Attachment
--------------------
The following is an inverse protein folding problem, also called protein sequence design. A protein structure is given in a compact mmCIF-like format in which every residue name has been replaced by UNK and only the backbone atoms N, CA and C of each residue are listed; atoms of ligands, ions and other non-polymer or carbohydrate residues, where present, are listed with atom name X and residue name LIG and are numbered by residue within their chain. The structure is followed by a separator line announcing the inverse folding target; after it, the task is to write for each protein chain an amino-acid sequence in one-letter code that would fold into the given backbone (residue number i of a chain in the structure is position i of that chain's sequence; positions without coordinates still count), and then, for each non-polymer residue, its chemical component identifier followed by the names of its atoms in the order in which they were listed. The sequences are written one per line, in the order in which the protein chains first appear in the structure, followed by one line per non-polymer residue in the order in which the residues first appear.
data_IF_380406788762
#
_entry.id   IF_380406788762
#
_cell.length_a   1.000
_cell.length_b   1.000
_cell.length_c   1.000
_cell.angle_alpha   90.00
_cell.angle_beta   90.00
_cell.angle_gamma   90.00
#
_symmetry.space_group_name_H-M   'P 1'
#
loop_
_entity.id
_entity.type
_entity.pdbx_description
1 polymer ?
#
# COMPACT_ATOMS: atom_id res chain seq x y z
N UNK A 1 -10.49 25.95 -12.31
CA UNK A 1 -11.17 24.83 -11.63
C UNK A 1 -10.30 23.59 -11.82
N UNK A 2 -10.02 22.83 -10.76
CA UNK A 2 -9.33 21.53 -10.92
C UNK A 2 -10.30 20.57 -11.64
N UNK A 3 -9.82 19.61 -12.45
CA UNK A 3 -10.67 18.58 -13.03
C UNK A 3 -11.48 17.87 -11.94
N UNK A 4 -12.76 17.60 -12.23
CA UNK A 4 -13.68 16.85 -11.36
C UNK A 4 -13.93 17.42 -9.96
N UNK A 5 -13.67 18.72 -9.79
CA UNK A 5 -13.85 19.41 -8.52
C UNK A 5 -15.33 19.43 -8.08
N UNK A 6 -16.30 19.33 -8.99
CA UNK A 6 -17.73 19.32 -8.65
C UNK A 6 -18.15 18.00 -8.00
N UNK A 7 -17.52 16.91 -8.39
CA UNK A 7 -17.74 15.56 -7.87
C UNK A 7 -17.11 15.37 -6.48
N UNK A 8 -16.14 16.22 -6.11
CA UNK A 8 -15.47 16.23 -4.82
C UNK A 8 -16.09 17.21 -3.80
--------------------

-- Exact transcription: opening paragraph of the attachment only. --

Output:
The following is an inverse protein folding problem, also called protein sequence design. A protein structure is given in a compact mmCIF-like format in which every residue name has been replaced by UNK and only the backbone atoms N, CA and C of each residue are listed; atoms of ligands, ions and other non-polymer or carbohydrate residues, where present, are listed with atom name X and residue name LIG and are numbered by residue within their chain. The structure is followed by a separator line announcing the inverse folding target; after it, the task is to write for each protein chain an amino-acid sequence in one-letter code that would fold into the given backbone (residue number i of a chain in the structure is position i of that chain's sequence; positions without coordinates still count), and then, for each non-polymer residue, its chemical component identifier followed by the names of its atoms in the order in which they were listed. The sequences are written one per line, in the order in which the protein chains first appear in the structure, followed by one line per non-polymer residue in the order in which the residues first appear.